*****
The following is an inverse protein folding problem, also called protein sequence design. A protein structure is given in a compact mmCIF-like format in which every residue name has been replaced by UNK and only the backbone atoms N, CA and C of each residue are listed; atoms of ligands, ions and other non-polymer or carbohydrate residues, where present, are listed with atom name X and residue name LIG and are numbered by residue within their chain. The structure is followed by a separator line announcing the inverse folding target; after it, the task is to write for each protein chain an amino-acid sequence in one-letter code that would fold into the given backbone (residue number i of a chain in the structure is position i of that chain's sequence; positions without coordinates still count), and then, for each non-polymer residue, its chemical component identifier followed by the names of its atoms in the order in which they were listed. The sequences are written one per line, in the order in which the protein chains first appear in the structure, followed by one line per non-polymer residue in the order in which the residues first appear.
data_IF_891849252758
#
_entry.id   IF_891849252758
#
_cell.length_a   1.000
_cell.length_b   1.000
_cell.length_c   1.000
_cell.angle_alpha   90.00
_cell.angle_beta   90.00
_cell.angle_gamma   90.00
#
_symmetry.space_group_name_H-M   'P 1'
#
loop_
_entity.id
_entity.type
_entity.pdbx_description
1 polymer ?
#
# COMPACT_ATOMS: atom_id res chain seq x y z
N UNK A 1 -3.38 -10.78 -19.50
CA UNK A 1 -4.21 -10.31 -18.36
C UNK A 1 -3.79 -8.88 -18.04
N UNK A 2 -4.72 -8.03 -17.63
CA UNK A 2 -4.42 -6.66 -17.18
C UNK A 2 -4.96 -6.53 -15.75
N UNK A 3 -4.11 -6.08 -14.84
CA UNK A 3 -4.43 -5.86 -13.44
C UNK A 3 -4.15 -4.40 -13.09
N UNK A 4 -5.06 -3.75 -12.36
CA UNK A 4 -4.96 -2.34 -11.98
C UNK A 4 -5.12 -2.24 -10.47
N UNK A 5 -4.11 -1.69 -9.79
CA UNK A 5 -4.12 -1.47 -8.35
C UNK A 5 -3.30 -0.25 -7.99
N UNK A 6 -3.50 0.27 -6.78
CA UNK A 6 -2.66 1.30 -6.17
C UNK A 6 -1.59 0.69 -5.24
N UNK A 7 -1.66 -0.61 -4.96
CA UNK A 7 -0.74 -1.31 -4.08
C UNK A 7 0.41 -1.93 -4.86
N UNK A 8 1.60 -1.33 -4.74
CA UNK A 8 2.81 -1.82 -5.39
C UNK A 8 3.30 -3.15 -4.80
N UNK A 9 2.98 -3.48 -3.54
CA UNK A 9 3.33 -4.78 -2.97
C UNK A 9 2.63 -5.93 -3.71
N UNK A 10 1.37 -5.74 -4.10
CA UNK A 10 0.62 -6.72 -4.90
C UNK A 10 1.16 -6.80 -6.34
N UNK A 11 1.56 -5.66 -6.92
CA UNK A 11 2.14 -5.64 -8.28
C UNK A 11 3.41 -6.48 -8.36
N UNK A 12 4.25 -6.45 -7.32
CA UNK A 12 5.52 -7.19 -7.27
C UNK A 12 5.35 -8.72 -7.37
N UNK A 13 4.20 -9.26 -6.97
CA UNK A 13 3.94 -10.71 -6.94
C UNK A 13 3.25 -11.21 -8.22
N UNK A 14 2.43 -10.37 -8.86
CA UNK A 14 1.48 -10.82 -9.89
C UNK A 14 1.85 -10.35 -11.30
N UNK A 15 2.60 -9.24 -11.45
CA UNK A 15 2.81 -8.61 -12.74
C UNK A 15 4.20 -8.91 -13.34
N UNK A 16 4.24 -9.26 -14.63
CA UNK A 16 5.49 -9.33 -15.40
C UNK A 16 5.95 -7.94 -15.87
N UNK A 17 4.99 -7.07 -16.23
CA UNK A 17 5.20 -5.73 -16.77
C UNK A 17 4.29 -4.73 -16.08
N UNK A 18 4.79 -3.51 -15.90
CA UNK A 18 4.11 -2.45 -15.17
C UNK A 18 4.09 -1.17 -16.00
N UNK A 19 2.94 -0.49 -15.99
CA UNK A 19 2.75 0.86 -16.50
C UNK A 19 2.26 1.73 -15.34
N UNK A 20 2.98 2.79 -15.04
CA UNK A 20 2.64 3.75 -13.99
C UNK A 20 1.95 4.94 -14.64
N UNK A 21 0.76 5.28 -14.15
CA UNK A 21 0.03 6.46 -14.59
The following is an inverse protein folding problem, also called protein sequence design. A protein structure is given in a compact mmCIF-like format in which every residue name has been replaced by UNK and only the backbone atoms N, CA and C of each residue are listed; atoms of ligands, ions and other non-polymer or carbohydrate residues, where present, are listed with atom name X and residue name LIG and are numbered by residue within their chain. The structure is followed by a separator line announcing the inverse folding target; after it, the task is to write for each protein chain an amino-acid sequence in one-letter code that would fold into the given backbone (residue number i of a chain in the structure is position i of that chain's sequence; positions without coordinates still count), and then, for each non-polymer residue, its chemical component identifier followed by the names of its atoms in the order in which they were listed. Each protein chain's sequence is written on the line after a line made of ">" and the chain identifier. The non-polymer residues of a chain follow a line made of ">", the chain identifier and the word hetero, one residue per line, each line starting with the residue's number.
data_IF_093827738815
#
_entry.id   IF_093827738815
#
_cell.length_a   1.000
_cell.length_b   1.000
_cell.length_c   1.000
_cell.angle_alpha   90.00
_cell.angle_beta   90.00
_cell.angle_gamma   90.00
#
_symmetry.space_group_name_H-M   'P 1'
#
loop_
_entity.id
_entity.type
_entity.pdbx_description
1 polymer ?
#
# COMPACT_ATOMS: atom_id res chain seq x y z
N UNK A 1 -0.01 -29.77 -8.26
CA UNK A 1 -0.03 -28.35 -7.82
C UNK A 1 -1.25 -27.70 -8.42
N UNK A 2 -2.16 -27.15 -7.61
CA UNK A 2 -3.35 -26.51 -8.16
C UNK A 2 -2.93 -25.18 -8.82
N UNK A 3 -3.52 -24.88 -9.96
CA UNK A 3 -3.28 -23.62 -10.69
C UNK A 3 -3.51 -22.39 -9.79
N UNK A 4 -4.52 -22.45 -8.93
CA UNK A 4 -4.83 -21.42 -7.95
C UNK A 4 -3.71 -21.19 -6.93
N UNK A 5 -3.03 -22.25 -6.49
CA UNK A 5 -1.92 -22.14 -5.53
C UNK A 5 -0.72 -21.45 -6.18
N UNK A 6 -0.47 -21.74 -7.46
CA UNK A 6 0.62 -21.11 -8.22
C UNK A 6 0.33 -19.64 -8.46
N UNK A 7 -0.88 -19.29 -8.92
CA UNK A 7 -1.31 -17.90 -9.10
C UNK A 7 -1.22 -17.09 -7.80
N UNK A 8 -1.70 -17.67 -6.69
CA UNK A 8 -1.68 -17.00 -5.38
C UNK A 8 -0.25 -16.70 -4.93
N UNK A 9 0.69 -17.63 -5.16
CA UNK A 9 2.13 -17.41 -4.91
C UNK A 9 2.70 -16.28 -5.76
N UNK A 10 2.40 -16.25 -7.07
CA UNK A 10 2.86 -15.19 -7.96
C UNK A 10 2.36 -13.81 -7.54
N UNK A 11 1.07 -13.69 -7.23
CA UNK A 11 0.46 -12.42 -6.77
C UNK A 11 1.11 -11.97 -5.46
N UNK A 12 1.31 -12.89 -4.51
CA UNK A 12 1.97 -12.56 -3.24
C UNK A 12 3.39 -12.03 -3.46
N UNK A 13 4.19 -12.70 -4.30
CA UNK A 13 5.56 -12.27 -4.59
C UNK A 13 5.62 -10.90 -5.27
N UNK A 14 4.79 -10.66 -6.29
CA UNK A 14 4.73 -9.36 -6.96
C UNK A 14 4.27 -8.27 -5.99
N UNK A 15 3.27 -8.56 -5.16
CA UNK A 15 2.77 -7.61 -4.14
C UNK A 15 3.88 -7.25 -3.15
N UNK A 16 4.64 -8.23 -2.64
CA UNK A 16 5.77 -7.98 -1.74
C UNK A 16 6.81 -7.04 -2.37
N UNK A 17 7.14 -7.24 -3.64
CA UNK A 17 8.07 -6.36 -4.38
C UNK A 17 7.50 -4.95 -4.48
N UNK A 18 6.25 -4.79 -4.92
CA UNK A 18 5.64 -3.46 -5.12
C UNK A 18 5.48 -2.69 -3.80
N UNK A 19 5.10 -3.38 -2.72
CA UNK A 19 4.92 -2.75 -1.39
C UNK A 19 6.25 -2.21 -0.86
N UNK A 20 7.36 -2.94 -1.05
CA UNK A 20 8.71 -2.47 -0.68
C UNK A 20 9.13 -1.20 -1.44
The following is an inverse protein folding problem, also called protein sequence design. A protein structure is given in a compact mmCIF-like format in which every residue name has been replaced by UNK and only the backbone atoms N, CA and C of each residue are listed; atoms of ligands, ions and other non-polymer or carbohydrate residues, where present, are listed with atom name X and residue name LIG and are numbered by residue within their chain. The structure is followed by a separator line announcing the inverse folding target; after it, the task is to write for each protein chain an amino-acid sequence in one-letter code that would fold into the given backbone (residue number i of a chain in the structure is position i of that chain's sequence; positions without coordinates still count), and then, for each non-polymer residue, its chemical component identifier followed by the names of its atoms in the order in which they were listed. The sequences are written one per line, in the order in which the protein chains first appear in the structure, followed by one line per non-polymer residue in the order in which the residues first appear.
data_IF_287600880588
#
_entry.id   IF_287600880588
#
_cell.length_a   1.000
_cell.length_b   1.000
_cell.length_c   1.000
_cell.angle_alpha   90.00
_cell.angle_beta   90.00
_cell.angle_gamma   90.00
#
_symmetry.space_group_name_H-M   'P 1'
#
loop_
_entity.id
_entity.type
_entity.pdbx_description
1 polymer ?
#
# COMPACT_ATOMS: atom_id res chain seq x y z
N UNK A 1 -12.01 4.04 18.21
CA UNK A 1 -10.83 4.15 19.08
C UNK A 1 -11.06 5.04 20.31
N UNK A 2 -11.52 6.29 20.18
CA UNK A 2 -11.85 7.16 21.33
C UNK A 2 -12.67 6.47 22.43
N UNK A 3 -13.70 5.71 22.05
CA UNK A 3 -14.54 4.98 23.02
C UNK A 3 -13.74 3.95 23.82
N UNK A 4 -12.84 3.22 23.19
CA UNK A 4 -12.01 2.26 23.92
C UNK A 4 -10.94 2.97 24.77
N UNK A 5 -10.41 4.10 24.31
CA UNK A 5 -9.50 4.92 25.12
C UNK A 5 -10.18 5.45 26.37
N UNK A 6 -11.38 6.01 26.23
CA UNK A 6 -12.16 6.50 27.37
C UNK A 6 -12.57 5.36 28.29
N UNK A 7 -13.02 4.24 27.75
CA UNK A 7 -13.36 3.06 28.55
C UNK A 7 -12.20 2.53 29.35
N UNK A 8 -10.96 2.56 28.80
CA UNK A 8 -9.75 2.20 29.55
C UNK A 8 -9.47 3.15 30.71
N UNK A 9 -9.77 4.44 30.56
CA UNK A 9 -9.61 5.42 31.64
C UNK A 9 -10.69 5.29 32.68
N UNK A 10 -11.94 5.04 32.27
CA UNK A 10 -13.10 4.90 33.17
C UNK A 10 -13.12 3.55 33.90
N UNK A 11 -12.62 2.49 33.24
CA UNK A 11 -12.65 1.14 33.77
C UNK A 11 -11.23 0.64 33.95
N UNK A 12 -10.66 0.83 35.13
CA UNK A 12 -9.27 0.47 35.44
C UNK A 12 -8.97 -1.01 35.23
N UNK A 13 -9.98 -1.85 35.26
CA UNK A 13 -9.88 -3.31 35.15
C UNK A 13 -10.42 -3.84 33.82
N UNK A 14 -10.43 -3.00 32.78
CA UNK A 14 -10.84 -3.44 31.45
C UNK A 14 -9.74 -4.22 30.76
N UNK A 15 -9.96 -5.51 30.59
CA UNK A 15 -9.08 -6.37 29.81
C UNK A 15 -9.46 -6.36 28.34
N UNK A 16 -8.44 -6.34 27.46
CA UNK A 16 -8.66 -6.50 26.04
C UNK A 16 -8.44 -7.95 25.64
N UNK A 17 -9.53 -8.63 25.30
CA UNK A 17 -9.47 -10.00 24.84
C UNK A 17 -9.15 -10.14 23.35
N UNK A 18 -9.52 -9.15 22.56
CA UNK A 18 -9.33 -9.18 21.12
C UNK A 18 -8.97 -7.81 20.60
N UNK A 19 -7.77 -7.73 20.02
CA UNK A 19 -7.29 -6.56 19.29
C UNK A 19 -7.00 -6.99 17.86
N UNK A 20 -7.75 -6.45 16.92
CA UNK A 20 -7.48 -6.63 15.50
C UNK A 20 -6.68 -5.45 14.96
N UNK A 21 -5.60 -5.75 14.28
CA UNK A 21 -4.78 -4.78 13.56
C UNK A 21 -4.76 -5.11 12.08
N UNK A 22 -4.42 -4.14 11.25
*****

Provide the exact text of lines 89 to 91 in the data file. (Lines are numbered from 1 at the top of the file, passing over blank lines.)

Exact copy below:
_cell.length_a   1.000
_cell.length_b   1.000
_cell.length_c   1.000